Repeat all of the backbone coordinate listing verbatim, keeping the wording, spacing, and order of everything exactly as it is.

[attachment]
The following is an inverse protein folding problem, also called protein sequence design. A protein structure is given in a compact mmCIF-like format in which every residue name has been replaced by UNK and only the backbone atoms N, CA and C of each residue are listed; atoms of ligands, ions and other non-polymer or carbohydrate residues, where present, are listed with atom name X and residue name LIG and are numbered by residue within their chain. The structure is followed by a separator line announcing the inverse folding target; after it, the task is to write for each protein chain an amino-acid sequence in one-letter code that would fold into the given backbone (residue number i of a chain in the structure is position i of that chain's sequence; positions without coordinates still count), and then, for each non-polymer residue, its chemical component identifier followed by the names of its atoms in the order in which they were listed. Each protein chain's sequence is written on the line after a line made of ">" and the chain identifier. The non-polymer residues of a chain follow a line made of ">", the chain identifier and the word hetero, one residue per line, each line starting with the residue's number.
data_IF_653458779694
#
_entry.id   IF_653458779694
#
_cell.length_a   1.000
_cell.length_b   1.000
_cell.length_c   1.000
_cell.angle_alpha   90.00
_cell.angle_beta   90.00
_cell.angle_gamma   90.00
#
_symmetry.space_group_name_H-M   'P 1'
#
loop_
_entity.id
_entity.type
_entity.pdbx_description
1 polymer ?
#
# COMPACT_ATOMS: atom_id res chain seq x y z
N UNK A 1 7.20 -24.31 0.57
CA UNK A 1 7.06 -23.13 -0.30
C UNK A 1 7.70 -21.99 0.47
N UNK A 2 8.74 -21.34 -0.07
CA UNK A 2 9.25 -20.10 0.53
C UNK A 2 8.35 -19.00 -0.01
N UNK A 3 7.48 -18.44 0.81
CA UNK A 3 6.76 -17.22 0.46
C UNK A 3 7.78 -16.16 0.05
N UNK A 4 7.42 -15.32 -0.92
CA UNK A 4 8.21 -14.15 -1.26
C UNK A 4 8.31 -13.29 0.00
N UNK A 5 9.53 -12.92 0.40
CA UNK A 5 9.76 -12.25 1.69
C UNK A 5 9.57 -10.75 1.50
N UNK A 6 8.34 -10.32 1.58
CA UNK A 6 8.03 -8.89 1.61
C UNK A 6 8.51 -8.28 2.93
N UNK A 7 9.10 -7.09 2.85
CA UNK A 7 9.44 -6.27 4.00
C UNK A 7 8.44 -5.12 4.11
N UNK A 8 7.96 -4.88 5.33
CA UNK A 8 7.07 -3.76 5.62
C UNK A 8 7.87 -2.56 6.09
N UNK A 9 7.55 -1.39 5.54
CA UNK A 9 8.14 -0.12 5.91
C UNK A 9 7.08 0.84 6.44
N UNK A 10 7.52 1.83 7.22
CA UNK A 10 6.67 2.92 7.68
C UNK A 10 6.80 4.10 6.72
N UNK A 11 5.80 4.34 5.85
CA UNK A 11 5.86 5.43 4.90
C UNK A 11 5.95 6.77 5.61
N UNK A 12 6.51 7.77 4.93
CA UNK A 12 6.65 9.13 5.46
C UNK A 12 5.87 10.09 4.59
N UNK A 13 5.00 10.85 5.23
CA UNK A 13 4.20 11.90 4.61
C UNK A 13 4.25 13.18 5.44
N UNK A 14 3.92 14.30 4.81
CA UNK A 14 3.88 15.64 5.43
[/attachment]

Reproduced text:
The following is an inverse protein folding problem, also called protein sequence design. A protein structure is given in a compact mmCIF-like format in which every residue name has been replaced by UNK and only the backbone atoms N, CA and C of each residue are listed; atoms of ligands, ions and other non-polymer or carbohydrate residues, where present, are listed with atom name X and residue name LIG and are numbered by residue within their chain. The structure is followed by a separator line announcing the inverse folding target; after it, the task is to write for each protein chain an amino-acid sequence in one-letter code that would fold into the given backbone (residue number i of a chain in the structure is position i of that chain's sequence; positions without coordinates still count), and then, for each non-polymer residue, its chemical component identifier followed by the names of its atoms in the order in which they were listed. Each protein chain's sequence is written on the line after a line made of ">" and the chain identifier. The non-polymer residues of a chain follow a line made of ">", the chain identifier and the word hetero, one residue per line, each line starting with the residue's number.
data_IF_653458779694
#
_entry.id   IF_653458779694
#
_cell.length_a   1.000
_cell.length_b   1.000
_cell.length_c   1.000
_cell.angle_alpha   90.00
_cell.angle_beta   90.00
_cell.angle_gamma   90.00
#
_symmetry.space_group_name_H-M   'P 1'
#
loop_
_entity.id
_entity.type
_entity.pdbx_description
1 polymer ?
#
# COMPACT_ATOMS: atom_id res chain seq x y z
N UNK A 1 7.20 -24.31 0.57
CA UNK A 1 7.06 -23.13 -0.30
C UNK A 1 7.70 -21.99 0.47
N UNK A 2 8.74 -21.34 -0.07
CA UNK A 2 9.25 -20.10 0.53
C UNK A 2 8.35 -19.00 -0.01
N UNK A 3 7.48 -18.44 0.81
CA UNK A 3 6.76 -17.22 0.46
C UNK A 3 7.78 -16.16 0.05
N UNK A 4 7.42 -15.32 -0.92
CA UNK A 4 8.21 -14.15 -1.26
C UNK A 4 8.31 -13.29 0.00
N UNK A 5 9.53 -12.92 0.40
CA UNK A 5 9.76 -12.25 1.69
C UNK A 5 9.57 -10.75 1.50
N UNK A 6 8.34 -10.32 1.58
CA UNK A 6 8.03 -8.89 1.61
C UNK A 6 8.51 -8.28 2.93
N UNK A 7 9.10 -7.09 2.85
CA UNK A 7 9.44 -6.27 4.00
C UNK A 7 8.44 -5.12 4.11
N UNK A 8 7.96 -4.88 5.33
CA UNK A 8 7.07 -3.76 5.62
C UNK A 8 7.87 -2.56 6.09
N UNK A 9 7.55 -1.39 5.54
CA UNK A 9 8.14 -0.12 5.91
C UNK A 9 7.08 0.84 6.44
N UNK A 10 7.52 1.83 7.22
CA UNK A 10 6.67 2.92 7.68
C UNK A 10 6.80 4.10 6.72
N UNK A 11 5.80 4.34 5.85
CA UNK A 11 5.86 5.43 4.90
C UNK A 11 5.95 6.77 5.61
N UNK A 12 6.51 7.77 4.93
CA UNK A 12 6.65 9.13 5.46
C UNK A 12 5.87 10.09 4.59
N UNK A 13 5.00 10.85 5.23
CA UNK A 13 4.20 11.90 4.61
C UNK A 13 4.25 13.18 5.44
N UNK A 14 3.92 14.30 4.81
CA UNK A 14 3.88 15.64 5.43